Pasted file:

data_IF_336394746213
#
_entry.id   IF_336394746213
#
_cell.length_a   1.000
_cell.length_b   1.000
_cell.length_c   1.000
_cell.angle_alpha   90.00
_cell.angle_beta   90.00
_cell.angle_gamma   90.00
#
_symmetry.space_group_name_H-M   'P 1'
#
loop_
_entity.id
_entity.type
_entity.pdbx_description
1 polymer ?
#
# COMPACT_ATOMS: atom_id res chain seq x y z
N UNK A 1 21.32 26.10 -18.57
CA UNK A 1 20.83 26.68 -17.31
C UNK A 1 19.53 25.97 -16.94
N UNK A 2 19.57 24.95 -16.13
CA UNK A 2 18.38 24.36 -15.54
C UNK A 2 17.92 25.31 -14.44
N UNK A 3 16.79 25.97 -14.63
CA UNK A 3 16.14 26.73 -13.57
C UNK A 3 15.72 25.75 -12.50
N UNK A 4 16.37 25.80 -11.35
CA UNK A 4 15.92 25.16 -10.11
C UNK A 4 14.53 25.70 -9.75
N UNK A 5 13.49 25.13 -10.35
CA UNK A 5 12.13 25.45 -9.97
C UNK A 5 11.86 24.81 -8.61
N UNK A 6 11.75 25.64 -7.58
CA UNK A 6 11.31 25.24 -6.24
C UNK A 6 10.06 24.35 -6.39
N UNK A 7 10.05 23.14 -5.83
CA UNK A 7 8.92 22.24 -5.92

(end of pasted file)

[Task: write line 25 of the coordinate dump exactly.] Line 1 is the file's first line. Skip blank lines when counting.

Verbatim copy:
CA UNK A 2 18.38 24.36 -15.54